Minister insists plans still on the table to distribute LGBTIQ books to schools

Civil liberties minister says government still intends to distribute LGBTIQ+ friendly books in schools, but only after undergoing an information campaign amongst concerned parents and teachers 

Civil liberties minister Helena Dall addresses Parliament
Civil liberties minister Helena Dall addresses Parliament

The government still intends to distribute LGBTIQ+ friendly books amongst primary state schools, civil liberties minister Helena Dalli insisted.

“These books aim to educate children about the diversity of human life, to explain to them that people are not homogenous human beings,” Dalli said in a parliamentary debate about her ministry ahead of a Budget vote. “I believe that children who read these books will be more open and less hostile to LGBTIQ+ people and that we’ll be falling short as a government if we fail to educate our children in diversity.”

The Malta Gay Rights Movement in July donated a set of LGBTIQ-friendly books to the education ministry for distribution in set primary schools. However, the news was met by an uproar amongst parents and teachers who warned the MGRM was trying to “indoctrinate their children”.

A Facebook group “Parents and teachers against gender indoctrination of our children in schools” was set up and has garnered 6,302 followers at the time of writing.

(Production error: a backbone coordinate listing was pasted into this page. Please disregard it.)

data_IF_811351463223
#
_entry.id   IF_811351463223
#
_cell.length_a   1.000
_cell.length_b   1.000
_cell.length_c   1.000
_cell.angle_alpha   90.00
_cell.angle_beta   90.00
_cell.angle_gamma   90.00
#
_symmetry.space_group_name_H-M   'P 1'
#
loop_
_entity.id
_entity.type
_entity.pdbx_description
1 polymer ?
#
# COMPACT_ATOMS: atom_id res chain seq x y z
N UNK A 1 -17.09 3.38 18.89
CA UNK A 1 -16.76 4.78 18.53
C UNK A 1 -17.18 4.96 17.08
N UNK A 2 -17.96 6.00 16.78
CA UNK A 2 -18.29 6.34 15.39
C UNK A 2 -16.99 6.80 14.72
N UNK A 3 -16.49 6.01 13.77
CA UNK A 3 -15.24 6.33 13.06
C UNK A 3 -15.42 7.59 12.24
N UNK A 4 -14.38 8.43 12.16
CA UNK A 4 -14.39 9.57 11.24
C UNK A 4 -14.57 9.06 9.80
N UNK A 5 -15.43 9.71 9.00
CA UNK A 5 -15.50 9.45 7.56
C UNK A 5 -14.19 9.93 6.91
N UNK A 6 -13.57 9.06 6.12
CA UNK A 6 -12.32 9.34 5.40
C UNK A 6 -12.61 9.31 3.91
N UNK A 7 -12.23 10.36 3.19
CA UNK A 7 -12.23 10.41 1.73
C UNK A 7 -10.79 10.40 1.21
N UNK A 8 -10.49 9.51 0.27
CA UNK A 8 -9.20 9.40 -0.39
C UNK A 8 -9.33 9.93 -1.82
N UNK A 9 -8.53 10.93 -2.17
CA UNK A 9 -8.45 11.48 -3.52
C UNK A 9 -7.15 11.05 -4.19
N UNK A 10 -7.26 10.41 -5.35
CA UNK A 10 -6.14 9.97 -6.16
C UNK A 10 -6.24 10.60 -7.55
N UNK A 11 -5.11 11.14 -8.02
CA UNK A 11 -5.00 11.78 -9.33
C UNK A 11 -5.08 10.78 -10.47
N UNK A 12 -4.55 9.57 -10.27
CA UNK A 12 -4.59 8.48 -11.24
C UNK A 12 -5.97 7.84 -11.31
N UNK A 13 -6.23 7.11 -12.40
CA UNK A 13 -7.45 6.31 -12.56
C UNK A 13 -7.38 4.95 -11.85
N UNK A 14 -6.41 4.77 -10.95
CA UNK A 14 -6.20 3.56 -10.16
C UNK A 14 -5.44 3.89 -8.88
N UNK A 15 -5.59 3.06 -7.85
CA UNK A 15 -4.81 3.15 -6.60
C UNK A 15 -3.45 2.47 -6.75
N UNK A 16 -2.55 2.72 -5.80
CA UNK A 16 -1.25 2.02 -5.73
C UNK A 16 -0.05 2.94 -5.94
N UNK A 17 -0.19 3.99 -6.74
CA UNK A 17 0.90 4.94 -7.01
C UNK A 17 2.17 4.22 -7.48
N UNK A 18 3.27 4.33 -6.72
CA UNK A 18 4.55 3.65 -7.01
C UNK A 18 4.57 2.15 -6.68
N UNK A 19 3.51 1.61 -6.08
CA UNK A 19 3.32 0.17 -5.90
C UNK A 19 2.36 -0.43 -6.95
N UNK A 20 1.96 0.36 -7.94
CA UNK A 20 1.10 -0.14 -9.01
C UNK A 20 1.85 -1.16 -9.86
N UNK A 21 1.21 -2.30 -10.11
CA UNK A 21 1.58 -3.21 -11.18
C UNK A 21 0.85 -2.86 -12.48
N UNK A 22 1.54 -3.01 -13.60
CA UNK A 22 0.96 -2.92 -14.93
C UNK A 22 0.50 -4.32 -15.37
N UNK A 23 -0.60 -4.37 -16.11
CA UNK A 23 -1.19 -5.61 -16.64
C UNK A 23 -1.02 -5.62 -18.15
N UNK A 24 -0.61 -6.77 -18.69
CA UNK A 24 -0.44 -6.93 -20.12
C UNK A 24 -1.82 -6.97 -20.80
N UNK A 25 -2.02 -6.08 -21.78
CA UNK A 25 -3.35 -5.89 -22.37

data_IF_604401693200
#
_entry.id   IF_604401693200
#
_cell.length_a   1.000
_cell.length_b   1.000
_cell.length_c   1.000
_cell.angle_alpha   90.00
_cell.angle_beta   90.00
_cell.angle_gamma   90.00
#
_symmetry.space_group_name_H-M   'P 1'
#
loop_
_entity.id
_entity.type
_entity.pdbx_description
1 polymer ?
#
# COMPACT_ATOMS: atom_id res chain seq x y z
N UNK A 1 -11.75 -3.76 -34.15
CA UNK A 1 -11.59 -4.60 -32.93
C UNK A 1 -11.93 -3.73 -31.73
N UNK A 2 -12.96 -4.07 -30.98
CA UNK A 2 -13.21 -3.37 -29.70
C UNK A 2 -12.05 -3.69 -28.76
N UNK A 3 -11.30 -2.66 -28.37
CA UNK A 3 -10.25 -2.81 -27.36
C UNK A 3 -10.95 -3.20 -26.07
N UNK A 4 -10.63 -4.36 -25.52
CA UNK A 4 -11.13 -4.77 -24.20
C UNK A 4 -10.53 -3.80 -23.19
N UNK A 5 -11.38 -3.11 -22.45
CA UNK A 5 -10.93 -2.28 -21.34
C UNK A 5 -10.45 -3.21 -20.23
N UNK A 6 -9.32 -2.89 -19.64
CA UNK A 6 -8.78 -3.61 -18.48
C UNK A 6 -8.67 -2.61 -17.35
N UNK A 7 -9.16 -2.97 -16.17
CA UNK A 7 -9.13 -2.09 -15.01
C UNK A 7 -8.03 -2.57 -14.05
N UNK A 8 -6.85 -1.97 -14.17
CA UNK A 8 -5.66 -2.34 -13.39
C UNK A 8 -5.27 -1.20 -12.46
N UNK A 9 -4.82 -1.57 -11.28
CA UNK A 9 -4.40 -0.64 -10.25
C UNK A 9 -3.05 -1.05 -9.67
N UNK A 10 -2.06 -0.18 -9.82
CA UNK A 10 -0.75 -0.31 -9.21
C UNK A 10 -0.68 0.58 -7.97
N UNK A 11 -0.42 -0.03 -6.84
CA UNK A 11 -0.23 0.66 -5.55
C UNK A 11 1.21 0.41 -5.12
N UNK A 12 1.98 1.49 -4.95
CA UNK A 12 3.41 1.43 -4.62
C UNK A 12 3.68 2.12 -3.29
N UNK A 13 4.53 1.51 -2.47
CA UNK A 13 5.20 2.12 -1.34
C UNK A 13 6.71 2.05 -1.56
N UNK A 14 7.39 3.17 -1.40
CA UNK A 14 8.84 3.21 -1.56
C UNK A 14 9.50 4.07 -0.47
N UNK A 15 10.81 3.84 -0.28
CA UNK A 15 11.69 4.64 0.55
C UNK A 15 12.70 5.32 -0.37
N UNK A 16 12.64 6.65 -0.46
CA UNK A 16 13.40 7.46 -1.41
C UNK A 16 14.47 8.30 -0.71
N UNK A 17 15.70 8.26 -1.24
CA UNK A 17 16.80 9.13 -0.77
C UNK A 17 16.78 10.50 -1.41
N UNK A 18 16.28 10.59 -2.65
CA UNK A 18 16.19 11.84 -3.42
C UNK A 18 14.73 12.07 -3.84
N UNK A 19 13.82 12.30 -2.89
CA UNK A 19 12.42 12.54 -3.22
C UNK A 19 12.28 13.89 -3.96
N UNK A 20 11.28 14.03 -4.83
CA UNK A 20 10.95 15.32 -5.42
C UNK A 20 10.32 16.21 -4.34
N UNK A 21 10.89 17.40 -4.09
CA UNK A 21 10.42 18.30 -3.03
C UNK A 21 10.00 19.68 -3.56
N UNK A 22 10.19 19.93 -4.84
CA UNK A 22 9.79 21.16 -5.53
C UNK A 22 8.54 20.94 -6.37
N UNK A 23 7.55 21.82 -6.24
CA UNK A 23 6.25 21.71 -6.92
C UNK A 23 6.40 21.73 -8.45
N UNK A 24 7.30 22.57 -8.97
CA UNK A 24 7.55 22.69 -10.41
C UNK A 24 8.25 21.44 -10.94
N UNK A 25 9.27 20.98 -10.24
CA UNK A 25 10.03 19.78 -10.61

Last week, education minister Evarist Bartolo took a step back and insisted that the books would not be distributed to students.

“I don’t blame parents who have expressed concern on this matter, but I want to assure them that these books have not and will not be distributed to their children,” Bartolo had said in comments to the press.

In his speech in the parliamentary debate, Opposition MP Clyde Puli questioned whether Bartolo and Dalli are “pulling the same rope” and argued that the uproar was to be expected after the government introduced such “rapid and radical changes” to society in the LGBTIQ+ sphere.

However, Dalli insisted that the books will still be distributed amongst schools, but only after the government launches a widespread information campaign amongst parents and teachers.

“Bartolo did the right thing by lending an ear to the genuinely worried parents,” she said. “However, anyone who reads these books will realize that they are simply books about the everyday lives of LGBTIQ people, to explain the many factes of diversity and that not everybody is either a girl or a boy.

“I believe in the contents of these books, but we must enhance our efforts to explain them to parents and teachers.

“Our progress towards improved civil rights and a stronger economy won’t be complete if we turn our heads at the bullying of LGBTIQ+ students.

Dalli hailed the government’s advances in the LGBTIQ+ sector and confirmed that it will soon table a Bill in Parliament to propose the criminalization of LGBTIQ+ conversion therapy.

She pointed out that 36 people have so far legally changed their gender since a historic Gender Identity Law was passed in Parliament last April. In contrast, only 21 people had legally changed their gender identity between 2000 and April 2015, when the law had required that people undergo sexual reassignment surgery prior to changing their gender in official documents.

“Those teenagers who had locked themselves up at home and had contemplated suicide because their ID cards didn’t reflect their gender identity can now easily align their legal gender status with their gender identity,” she said.